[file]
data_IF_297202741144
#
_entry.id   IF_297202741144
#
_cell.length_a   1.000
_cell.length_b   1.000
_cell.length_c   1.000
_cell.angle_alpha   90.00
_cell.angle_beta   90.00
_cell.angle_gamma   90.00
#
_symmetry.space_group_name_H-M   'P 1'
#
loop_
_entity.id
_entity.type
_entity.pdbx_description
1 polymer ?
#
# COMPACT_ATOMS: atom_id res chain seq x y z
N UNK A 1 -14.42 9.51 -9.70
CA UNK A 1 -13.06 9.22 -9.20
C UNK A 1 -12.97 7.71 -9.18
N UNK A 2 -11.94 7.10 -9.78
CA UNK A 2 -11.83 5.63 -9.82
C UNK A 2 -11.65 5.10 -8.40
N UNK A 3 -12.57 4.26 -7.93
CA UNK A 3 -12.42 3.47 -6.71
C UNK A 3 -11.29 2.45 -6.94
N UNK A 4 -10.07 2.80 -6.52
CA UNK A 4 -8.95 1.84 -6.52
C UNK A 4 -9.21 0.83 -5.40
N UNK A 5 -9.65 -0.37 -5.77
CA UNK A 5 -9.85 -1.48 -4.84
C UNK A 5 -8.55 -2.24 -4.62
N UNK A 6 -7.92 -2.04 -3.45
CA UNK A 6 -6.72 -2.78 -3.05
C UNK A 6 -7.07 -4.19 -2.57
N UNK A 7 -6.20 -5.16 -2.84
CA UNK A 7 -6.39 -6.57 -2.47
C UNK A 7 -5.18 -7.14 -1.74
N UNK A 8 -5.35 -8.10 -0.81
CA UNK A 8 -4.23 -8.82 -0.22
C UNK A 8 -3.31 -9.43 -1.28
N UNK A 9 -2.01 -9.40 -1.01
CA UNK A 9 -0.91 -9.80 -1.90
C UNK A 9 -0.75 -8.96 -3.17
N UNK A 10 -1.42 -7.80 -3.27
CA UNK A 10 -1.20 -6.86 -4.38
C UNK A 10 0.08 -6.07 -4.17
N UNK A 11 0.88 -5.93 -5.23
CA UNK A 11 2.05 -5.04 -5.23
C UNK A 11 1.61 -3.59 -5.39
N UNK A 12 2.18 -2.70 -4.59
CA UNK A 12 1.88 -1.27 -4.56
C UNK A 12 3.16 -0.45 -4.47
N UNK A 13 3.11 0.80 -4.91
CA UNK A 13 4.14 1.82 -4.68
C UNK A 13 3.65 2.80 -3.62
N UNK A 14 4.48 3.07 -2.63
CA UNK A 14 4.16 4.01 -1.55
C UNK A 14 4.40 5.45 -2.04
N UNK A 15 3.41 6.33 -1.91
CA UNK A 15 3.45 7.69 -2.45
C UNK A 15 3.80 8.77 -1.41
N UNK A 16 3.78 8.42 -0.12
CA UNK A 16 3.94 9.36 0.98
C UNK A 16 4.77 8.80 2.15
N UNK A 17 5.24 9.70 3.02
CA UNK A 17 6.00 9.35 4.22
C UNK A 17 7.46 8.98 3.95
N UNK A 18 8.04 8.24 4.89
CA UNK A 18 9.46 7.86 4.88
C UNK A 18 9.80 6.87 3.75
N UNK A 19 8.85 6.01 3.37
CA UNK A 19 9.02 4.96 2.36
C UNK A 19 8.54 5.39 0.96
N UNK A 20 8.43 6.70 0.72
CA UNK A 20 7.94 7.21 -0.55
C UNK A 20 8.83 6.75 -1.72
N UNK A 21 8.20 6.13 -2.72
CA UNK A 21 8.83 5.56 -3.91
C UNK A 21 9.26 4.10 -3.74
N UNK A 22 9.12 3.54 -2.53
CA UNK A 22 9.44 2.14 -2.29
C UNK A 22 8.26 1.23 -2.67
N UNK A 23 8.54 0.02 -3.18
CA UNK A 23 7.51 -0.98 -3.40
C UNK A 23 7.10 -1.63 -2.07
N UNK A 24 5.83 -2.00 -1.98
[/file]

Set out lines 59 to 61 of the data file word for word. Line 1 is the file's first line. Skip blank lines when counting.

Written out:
C UNK A 13 3.65 2.80 -3.62
N UNK A 14 4.48 3.07 -2.63
CA UNK A 14 4.16 4.01 -1.55